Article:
Editorial Reviews

Barnes & Noble - Ed Hulse
Here’s one film that truly lives up to its title, more than 40 years after it hit theater screens: The Magnificent Seven, adapted from Akira Kurosawa’s Japanese classic The Seven Samurai, extracts from one simple situation more action, suspense, and pathos than you’d expect to see in any three movies. The residents of a small Mexican village, brutalized and impoverished by outlaw raids led by cruel bandito Eli Wallach, hire seven American gunfighters to protect them. An incongruously cast Yul Brenner leads the pack of mercenaries, which includes soon-to-be-stars Steve McQueen, Charles Bronson, Robert Vaughn, and James Coburn, along with Brad Dexter and German actor Horst Buchholz (another odd but inspired bit of casting). As directed by John Sturges (The Great Escape), the film becomes something much more than the sum of its straightforward setup and showdown. It’s a revealing study of the warrior ethos: The seven are paid killers, each of them obsessed with professionalism but ever mindful that their dangerous calling could result in an untimely, painful death. They don’t pass judgment on their adversaries, at first. They’re only in the village to do a job -- at first. Almost alone among classic westerns, The Magnificent Seven explores the mind-set of the gunfighter, a genre icon that still holds a powerful fascination for anyone who’s ever loved seeing a showdown at high noon. The remastered DVD Special Edition sports a new documentary on the film, along with a photo gallery, theatrical trailers, and commentaries from Eli Wallach, James Coburn, and producer Walter Mirisch.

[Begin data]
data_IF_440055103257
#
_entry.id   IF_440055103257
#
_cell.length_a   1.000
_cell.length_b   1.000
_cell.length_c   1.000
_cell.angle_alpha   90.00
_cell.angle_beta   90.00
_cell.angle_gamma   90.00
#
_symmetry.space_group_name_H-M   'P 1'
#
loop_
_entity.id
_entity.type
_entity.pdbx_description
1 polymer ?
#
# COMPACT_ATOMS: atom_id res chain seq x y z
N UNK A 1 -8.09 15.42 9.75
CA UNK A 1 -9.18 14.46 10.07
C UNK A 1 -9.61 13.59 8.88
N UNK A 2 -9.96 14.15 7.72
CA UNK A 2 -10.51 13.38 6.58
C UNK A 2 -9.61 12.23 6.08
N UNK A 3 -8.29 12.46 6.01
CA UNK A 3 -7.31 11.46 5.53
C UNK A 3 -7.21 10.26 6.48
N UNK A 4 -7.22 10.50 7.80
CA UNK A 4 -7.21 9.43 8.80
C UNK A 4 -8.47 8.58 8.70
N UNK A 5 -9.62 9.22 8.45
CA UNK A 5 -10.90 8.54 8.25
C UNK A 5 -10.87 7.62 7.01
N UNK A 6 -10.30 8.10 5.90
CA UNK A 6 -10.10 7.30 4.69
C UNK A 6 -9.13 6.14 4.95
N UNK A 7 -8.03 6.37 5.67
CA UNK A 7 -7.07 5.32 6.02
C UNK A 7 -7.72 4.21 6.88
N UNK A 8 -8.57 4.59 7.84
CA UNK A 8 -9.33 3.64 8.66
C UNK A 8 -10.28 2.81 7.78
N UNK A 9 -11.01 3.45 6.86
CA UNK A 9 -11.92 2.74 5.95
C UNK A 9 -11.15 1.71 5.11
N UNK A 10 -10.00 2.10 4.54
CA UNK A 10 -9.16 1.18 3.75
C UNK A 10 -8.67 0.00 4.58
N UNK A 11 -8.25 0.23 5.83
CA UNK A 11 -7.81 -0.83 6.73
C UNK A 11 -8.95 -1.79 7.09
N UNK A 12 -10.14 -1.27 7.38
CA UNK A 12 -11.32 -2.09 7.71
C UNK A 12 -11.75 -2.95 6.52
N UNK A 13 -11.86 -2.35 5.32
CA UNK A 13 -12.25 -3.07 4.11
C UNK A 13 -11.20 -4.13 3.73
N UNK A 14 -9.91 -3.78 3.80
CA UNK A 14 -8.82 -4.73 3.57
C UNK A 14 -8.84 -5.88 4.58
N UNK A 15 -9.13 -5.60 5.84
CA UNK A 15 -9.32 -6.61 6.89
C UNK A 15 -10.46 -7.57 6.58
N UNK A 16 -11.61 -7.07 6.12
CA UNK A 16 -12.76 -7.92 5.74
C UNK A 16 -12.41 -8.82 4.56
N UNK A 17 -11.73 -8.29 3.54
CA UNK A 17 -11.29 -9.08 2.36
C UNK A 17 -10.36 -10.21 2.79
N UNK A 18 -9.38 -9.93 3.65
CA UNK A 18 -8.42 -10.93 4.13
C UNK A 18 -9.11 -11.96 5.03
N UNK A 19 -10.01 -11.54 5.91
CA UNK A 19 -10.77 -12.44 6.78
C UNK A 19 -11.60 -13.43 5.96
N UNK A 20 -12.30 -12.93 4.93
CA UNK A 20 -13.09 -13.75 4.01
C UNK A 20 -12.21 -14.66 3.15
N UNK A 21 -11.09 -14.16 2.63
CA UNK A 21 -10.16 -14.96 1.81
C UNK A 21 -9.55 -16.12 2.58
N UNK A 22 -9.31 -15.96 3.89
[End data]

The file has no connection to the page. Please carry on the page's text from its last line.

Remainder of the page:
All Movie Guide